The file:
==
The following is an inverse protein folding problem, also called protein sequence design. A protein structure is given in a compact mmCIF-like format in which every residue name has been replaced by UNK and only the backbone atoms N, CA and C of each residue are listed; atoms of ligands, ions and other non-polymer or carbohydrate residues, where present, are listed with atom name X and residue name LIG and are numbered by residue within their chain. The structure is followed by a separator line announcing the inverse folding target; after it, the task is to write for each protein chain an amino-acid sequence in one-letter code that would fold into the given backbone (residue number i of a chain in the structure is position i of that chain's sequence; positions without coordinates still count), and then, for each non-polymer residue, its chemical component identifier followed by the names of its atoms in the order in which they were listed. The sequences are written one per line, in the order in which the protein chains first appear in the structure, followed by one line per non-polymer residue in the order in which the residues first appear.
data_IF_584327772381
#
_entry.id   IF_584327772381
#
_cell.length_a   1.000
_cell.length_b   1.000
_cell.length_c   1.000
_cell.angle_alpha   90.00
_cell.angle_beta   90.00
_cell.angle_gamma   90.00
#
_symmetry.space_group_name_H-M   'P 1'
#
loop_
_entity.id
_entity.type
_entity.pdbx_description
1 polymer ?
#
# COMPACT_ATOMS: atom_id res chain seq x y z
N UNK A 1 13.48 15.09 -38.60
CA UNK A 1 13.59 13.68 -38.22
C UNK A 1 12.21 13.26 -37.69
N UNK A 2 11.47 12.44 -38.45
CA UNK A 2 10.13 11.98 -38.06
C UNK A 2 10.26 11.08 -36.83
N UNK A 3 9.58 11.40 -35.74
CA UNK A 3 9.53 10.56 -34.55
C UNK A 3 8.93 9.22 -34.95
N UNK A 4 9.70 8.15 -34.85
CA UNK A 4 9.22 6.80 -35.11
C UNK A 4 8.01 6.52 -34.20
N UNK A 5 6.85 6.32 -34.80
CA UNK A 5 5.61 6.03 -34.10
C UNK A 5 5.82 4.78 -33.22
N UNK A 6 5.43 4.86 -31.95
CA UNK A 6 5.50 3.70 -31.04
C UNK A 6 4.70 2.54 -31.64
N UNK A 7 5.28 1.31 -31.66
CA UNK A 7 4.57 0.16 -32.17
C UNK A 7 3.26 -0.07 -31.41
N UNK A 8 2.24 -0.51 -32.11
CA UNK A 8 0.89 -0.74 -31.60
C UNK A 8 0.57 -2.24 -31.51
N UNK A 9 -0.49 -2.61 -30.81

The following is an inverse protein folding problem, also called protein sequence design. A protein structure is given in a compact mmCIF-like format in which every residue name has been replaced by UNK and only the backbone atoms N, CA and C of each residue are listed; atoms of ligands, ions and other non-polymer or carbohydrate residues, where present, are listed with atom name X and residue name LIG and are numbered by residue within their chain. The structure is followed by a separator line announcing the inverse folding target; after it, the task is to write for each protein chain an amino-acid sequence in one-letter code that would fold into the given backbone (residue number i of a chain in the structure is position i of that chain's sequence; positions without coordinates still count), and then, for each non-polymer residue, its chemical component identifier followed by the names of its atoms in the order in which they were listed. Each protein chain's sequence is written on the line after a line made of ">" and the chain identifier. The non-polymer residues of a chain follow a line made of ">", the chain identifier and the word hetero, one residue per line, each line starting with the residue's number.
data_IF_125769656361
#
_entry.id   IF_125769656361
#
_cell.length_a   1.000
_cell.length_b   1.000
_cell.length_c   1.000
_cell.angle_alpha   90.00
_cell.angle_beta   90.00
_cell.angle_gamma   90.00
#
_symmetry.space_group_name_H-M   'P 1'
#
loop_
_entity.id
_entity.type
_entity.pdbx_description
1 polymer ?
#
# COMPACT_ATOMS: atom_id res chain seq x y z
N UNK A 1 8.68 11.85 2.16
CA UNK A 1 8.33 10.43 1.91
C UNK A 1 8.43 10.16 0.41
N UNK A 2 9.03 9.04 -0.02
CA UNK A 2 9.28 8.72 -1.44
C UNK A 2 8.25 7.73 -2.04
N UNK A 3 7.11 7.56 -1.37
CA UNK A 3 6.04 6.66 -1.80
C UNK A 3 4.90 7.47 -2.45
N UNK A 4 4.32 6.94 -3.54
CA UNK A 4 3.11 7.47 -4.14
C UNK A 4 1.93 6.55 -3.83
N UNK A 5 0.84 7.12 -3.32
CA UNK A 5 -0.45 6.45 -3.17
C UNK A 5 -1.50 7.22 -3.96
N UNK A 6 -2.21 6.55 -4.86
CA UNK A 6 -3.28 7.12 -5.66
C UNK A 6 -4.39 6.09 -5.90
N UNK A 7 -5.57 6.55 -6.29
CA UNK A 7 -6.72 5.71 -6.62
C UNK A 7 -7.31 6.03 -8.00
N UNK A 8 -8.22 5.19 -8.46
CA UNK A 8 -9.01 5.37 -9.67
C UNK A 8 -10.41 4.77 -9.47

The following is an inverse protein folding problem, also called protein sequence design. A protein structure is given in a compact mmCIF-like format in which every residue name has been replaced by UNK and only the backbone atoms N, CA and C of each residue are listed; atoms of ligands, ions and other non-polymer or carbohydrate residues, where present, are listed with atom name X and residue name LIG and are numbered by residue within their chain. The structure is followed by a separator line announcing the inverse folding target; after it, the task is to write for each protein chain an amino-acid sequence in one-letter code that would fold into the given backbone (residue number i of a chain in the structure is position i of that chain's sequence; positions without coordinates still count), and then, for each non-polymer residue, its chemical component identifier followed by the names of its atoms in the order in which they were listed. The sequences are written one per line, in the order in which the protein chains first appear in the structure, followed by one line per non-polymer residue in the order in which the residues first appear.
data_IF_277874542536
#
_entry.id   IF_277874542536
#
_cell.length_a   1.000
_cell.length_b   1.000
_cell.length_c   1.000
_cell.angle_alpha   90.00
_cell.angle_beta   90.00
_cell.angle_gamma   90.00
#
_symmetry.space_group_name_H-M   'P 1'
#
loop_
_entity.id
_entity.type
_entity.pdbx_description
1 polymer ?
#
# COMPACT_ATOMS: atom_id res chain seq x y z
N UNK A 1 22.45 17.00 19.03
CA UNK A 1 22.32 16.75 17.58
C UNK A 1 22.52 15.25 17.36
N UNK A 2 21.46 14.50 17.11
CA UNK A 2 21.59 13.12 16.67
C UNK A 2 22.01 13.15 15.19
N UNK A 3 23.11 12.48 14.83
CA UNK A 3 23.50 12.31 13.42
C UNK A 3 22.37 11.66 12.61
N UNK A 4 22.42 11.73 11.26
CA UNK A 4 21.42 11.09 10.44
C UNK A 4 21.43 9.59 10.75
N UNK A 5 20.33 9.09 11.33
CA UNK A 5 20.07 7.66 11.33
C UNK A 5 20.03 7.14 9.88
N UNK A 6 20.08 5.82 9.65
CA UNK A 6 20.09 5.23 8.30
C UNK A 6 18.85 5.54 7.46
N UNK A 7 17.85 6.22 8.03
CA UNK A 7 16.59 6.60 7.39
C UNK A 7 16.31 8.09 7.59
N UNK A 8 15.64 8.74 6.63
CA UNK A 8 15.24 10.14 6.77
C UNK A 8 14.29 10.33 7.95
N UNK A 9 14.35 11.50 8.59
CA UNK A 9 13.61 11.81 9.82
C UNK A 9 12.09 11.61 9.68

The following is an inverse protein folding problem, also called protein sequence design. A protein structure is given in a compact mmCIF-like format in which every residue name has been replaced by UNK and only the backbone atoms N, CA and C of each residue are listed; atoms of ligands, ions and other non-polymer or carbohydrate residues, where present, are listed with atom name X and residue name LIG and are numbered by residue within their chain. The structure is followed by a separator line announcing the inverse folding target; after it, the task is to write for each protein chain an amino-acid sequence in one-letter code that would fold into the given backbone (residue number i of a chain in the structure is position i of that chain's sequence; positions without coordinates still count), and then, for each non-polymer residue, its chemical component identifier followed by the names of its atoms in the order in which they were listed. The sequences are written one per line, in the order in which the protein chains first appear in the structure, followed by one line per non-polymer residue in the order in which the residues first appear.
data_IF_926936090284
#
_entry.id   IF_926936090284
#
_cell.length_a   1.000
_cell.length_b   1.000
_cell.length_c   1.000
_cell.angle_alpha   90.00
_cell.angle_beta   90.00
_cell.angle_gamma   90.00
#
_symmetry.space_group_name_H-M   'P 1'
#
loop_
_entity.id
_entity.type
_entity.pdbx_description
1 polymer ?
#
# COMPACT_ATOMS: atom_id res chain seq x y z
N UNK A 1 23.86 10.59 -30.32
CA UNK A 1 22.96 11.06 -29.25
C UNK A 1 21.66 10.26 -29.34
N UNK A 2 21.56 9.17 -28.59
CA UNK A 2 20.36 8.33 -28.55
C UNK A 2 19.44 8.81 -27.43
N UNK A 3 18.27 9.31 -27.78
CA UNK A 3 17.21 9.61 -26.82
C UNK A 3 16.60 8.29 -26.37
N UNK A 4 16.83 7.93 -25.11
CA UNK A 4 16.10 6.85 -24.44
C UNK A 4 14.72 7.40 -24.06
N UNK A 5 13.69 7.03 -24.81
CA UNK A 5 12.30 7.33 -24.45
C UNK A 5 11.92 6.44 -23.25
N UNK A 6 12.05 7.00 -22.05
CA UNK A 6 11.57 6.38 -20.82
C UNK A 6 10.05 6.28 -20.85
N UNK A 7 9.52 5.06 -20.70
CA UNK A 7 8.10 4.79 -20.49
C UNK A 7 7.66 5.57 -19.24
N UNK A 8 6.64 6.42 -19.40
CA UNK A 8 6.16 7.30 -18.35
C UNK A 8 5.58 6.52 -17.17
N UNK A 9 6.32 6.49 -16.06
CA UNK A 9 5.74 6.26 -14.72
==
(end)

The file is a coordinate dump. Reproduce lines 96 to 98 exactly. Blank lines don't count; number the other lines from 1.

#
_cell.length_a   1.000
_cell.length_b   1.000